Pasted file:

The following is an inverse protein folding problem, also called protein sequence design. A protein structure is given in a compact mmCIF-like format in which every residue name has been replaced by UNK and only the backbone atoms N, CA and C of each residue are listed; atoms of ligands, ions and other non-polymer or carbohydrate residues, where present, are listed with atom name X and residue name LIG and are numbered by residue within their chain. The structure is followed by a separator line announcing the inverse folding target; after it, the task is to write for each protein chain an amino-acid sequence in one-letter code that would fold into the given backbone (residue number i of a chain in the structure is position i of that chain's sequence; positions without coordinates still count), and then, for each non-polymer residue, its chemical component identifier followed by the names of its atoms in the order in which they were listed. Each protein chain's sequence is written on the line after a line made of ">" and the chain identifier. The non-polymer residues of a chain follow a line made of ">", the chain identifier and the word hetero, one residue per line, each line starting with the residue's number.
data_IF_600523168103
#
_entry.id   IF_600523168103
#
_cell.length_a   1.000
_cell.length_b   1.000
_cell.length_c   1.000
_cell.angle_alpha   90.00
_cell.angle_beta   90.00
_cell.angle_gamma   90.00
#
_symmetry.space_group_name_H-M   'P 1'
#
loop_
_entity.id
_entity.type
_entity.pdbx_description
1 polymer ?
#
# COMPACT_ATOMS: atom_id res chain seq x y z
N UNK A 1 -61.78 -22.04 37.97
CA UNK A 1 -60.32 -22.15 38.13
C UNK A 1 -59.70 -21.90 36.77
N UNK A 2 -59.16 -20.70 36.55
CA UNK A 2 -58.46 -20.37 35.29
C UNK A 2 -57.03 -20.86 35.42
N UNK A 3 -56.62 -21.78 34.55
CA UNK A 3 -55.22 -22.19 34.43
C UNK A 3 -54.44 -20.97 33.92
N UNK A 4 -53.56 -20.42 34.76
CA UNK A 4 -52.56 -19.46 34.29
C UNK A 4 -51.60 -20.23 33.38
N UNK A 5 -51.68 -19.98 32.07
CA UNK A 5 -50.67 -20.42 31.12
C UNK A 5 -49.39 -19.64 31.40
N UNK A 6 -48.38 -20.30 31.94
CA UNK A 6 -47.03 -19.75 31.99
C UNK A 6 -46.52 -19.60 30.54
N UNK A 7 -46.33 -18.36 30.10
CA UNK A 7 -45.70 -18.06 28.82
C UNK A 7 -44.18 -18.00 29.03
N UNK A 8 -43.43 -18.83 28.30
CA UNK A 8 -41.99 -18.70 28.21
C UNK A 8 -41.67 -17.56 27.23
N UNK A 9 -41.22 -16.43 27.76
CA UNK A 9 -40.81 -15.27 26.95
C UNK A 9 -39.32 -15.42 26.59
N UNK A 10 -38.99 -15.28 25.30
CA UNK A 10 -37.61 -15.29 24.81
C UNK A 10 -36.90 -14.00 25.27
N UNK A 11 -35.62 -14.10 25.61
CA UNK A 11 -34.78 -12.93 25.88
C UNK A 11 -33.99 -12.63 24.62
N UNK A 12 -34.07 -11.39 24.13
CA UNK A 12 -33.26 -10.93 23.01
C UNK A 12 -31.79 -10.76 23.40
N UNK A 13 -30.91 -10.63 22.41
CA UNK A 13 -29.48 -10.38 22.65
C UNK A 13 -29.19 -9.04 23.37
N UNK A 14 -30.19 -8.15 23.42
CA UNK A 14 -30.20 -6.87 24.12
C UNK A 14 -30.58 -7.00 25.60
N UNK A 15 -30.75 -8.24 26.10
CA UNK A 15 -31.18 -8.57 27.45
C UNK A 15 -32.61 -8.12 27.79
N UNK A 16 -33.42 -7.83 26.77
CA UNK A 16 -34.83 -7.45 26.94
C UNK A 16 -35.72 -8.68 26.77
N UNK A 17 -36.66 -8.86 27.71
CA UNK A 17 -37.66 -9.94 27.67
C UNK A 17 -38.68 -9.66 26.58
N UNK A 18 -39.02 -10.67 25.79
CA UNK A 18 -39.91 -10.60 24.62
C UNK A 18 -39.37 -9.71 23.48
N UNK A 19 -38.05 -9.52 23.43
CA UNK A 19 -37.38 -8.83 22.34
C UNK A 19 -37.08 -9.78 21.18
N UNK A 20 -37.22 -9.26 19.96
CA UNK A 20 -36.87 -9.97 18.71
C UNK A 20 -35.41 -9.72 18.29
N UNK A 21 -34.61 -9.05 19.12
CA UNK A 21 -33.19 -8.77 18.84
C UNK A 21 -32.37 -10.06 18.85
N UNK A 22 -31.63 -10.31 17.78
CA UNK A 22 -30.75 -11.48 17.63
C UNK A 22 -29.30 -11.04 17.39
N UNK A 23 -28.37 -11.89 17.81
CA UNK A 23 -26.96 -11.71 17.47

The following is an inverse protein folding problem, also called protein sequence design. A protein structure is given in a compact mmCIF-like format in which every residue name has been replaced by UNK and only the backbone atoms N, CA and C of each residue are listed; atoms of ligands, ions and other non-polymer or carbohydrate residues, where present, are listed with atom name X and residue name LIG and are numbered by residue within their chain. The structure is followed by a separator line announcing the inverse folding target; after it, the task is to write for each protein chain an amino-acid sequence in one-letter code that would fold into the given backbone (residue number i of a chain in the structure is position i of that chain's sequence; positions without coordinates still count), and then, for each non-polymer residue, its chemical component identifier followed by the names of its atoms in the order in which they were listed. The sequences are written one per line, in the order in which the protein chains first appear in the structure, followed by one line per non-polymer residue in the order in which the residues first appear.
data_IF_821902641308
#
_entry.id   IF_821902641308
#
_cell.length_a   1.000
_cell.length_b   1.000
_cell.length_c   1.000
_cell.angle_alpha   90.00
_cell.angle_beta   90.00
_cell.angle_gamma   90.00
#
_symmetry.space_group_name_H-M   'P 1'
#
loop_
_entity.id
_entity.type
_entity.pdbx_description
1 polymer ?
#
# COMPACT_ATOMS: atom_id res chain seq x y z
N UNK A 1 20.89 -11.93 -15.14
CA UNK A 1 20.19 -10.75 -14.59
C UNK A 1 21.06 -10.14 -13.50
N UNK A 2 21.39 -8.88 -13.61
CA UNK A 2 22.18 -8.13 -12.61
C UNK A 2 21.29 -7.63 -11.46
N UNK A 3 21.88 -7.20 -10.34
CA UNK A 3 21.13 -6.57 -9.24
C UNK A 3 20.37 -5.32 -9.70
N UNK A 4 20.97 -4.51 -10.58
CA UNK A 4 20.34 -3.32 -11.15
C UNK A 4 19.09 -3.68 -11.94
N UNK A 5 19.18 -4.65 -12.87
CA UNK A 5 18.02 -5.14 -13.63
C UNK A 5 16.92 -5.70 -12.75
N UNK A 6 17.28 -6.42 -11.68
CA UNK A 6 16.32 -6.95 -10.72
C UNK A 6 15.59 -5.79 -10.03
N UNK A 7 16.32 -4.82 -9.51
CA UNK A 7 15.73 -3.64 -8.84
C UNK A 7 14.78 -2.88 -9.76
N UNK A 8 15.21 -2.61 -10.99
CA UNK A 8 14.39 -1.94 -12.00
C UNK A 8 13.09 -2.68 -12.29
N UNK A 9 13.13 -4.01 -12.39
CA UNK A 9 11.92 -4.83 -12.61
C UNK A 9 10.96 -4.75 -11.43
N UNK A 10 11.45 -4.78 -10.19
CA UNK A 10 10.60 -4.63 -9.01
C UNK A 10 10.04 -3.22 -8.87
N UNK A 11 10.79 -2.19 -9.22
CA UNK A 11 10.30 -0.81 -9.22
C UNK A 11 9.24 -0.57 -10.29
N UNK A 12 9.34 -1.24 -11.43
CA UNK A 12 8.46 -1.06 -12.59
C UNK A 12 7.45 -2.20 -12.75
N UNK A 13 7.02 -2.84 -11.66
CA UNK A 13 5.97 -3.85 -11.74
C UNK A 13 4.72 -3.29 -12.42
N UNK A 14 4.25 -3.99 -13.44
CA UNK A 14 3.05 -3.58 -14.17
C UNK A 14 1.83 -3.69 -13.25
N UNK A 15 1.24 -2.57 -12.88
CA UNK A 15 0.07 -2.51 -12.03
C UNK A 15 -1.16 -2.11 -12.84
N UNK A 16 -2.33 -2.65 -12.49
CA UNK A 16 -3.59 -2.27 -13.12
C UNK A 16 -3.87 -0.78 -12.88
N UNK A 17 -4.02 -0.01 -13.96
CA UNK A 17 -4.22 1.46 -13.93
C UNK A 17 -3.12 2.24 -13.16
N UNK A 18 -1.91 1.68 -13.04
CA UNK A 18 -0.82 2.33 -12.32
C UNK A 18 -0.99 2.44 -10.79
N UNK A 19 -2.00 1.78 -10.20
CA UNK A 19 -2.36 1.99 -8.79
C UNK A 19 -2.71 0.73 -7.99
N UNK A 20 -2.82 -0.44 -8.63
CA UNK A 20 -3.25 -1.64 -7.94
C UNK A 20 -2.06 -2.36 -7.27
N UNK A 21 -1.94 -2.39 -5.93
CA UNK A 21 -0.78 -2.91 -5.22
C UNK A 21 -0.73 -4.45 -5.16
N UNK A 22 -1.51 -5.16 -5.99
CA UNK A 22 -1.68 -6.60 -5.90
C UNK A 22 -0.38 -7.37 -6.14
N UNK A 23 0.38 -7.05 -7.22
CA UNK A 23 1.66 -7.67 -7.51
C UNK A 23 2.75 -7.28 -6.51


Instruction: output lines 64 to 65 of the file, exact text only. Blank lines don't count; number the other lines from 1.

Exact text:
N UNK A 15 -30.75 -8.24 26.10
CA UNK A 15 -31.18 -8.57 27.45